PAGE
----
Human-Environment dynamics on the shore of Lake Cahuilla
My recent research along the relic shorelines of Lake Cahuilla has been somewhat of a tangent for me. I’ve spent most, if not all, of my professional career investigating archaeological shell middens along Pacific coastlines and offshore islands.
Much of this research has focused on understanding the long-term histories of human-marine ecodynamics and applying deep historical records to modern conservation management. From time to time, my curiosity has been captured by other places and other stories.
Lake Cahuilla is a fascinating story. Its modern remnant, the Salton Sea, is downright beguiling. Located in the Coachella and Imperial valleys of inland southern California, Lake Cahuilla was a massive prehistoric lake that covered 5700 km2 in California and northern Mexico. The lake formed, then slowly evaporated, several times during the Holocene, as water from the Colorado River periodically diverted into the Salton Trough. The lake acted as a magnet for local indigenous communities, who seasonally occupied its shoreline to gather plants, hunt game, and construct cobble fish traps.
The Salton Sea is all that remains of Lake Cahuilla, the result of an irrigation canal breach and natural levee failure in the early 1900s. Developers envisioned the lake-in-the-desert as a relaxing oasis and resort, and, in the 1950s, non-native fish were imported to support a recreational fishery, attracting some 380 species of migrating birds. The majority of the water that enters the Salton Sea, however, originates from polluted rivers and agricultural drainages. Once a getaway that rivaled Palm Springs for California’s rich and famous, the Salton Sea is a largely abandoned ecological distopia that suffers regular mass fish and bird dieoffs, but still acts as a respite for tens of thousands of migrating birds. What a confused and interesting story of human-nature entanglements! I had to know more.
I have been very fortunate to have had the opportunity to mentor a number of very smart, motivated, and curious graduate students. Anjali Phukan has been this and more. She came to SDSU to work with me on the Channel Islands. Shortly after she arrived, I pitched her on a project mapping fishtraps along California’s ancient “inland ocean.” Even after a trip in the early spring to visit a number of new stone fish trap sites documented by archaeologist Jim Cassidy, as off-road motorbikes and quads raced by us kicking up dust and debris and the sun pounded down and we felt as if our brains were in a slow cooker, she remained enthusiastic.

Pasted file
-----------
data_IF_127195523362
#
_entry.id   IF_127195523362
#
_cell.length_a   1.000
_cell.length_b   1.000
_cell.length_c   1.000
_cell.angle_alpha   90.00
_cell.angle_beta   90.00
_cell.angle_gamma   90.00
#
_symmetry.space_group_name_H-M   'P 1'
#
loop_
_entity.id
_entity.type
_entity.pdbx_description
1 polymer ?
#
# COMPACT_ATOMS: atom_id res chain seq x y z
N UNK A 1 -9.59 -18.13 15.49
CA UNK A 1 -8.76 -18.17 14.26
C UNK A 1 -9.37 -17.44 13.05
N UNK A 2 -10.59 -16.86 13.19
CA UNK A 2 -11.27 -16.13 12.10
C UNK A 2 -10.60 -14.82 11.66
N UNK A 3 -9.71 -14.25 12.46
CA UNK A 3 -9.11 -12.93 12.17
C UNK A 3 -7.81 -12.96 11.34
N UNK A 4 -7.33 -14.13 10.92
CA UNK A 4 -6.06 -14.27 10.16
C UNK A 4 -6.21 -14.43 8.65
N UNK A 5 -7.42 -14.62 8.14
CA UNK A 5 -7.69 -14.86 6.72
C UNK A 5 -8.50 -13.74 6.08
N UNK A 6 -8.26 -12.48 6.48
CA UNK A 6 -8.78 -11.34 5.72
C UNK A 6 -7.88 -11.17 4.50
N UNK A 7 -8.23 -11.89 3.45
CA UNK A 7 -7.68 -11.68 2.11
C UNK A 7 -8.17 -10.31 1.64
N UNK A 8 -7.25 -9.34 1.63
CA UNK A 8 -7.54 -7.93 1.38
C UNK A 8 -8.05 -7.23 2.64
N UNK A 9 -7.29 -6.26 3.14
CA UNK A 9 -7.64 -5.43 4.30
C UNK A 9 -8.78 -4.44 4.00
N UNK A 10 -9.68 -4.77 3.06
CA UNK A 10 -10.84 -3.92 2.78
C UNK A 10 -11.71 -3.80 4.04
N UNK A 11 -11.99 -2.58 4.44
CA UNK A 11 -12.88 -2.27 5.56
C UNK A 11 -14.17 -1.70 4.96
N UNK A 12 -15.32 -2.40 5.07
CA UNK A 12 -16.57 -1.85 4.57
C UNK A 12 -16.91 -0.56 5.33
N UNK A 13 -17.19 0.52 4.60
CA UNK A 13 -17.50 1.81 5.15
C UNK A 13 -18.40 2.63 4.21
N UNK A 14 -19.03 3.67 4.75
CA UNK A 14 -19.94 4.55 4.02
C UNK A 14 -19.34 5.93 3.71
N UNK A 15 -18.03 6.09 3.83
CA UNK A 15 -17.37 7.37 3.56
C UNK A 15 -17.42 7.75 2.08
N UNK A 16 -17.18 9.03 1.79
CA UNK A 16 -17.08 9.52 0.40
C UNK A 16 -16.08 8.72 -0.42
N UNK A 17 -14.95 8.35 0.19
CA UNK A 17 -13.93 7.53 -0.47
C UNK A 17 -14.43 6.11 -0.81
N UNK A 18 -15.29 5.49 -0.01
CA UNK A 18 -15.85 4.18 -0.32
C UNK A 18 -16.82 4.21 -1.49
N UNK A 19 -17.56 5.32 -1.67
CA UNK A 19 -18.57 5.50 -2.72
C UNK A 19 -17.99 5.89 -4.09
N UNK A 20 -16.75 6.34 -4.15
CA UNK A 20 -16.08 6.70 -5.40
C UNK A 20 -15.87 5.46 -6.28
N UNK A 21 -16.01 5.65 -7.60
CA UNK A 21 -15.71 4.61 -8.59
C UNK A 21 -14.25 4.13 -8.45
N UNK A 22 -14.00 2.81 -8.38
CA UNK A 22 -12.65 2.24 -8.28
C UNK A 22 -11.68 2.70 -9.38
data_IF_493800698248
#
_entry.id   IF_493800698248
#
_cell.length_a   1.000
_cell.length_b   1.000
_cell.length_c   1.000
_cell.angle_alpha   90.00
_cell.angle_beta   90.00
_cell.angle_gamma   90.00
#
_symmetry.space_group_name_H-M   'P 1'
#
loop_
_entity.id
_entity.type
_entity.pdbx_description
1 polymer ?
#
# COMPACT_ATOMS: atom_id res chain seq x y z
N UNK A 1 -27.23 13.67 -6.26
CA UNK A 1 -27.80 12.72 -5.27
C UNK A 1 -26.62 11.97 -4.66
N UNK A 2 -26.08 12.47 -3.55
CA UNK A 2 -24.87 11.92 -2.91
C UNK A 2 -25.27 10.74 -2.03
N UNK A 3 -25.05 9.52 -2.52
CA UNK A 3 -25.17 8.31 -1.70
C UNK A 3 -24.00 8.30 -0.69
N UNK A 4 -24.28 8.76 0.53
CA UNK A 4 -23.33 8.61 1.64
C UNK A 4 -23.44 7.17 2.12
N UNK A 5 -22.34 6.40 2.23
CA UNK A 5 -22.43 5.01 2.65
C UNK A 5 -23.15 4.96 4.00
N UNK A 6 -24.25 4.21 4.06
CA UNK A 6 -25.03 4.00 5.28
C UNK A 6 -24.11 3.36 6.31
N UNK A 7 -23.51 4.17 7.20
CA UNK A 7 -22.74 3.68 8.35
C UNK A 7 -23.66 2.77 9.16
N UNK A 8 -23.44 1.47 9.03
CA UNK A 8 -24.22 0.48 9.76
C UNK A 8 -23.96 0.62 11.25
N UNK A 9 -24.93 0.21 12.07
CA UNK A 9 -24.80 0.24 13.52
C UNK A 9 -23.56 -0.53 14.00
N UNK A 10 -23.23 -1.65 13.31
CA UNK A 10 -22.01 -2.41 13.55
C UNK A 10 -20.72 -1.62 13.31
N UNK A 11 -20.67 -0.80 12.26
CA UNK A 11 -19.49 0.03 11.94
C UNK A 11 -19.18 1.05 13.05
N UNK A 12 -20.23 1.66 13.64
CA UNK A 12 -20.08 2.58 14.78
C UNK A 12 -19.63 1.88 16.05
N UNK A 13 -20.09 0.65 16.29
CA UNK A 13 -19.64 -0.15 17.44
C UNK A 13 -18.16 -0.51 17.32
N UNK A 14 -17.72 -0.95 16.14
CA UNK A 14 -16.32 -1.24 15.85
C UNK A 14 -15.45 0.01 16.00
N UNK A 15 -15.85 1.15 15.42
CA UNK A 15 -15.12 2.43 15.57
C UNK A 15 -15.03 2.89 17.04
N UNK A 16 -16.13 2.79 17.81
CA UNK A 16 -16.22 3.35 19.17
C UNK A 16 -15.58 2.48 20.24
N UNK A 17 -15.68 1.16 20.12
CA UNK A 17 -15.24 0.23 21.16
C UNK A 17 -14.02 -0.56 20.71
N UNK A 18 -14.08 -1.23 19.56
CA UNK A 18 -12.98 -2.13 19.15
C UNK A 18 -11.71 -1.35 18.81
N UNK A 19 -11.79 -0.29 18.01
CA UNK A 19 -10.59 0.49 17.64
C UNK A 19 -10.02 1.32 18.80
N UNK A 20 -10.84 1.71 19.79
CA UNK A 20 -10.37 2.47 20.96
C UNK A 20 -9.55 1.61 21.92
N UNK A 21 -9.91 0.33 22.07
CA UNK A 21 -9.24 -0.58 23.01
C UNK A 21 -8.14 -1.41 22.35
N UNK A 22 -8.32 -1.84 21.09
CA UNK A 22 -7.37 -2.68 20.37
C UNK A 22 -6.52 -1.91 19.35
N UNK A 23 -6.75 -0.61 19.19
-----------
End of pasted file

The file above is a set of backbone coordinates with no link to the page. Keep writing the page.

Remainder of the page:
Partnering with San Diego-based drone technology company, Spark Aerial, in a matter of a day, we were able to map with shocking precision the distribution, orientations, and elevations of some 55 stone fish traps. The mapping techniques I learned as a graduate student would have never produced the quality of data and resulted in the kinds of interpretations we were able to make. We discovered new patterning in the orientations, elevations, and shapes of these fish traps, results that can help us re-think interpretations about the thousands of other fish traps that dot the ancient shores of Lake Cahuilla.
Ultimately, there are still many stories to be told about the history of Lake Cahuilla, the Salton Sea, and the dynamic human-environmental relationships that have played out over thousands of years in inland southern California. These stories, I am convinced, will be critical for guiding decisions about how to best manage, conserve, and protect these ecosystems into the future. Maybe there is another eager graduate student who can be diverted from the Channel Islands. I surely hope so, because I am going to give it a try!
This blog was inspired by an article in Volume 7, Issue 4 of Advances in Archaeological Practice: Shorelines in the Desert: Mapping Fish Trap Features along the Southwest Coast of Ancient Lake Cahuilla, California – by Anjali Phukan, Todd J. Braje, Thomas K. Rockwell, & Isaac Ullah.